Which brings us to that portion of the EE undergrads who specifically want to work in chip design. Not only are they swamped with required course work, but there's a gap between what they can learn in a classroom and the skill set they need to master to be successful in their first years on the job after graduation.
Many EDA, IP (intellectual property), and test vendors are aware of the problem and have been working for years to provide design tools to undergraduates to give them a level of familiarity with CAD and CAE-assisted problem solving. Ignore the naysayers who characterize this type of educational philanthropy as the “Apple” model - large donations to the schools that create a customer base once the students become consumers. If somebody's got a better way to teach undergraduates to design, let them offer it. The vendors providing tools to universities understand that students must have a shot at using real-world tools or their abilities will take even longer to come on-line. We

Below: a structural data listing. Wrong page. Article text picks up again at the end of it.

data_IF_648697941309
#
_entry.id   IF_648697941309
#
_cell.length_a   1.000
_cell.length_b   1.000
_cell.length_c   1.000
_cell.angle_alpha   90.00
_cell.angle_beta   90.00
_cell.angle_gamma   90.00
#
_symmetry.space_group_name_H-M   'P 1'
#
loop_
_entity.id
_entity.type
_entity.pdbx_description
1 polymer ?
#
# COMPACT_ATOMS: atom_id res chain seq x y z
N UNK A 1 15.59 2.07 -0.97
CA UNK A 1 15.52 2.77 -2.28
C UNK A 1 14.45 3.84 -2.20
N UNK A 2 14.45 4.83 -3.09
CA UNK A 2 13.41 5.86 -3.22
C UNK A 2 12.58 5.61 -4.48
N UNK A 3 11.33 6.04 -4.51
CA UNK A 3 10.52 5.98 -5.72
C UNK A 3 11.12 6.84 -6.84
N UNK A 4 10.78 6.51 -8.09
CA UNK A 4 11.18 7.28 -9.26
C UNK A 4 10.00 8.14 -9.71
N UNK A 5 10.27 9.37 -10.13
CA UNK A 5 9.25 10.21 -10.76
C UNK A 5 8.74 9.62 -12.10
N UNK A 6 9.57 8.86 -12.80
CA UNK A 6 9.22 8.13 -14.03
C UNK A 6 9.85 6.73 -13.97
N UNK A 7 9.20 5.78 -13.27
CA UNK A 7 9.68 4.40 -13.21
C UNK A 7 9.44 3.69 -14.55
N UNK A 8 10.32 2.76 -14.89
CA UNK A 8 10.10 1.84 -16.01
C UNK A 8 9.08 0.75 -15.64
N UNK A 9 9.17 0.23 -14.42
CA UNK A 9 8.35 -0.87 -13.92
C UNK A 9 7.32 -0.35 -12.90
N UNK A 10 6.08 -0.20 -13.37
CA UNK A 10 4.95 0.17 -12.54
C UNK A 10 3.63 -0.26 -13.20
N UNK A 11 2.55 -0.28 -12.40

should give kudos to the many companies who attempt to bridge this gap for young engineering students.
To get a taste of the type of help companies are offering, a last-minute survey produced the following responses. Companies were asked to keep their summaries to a paragraph, which was a challenge for some because their programs are quire sophisticated and function at multiple levels - undergraduate, graduate, and faculty. In any case, this feedback reflects strategies for bridging the gap between theory, the pristine setting of a university lab, and the gritty reality of real-world design where product development is buffeted by market conditions and the limits of what can be accomplished within a time-to-market schedule. The educational outreach programs below reflect a good-faith effort
to assist in bringing quality engineers into the work force.
(Editor's note - Thanks to those companies who were able to respond on such short notice to the request for this information. For those companies not represented on this list, the subject will come up again soon.)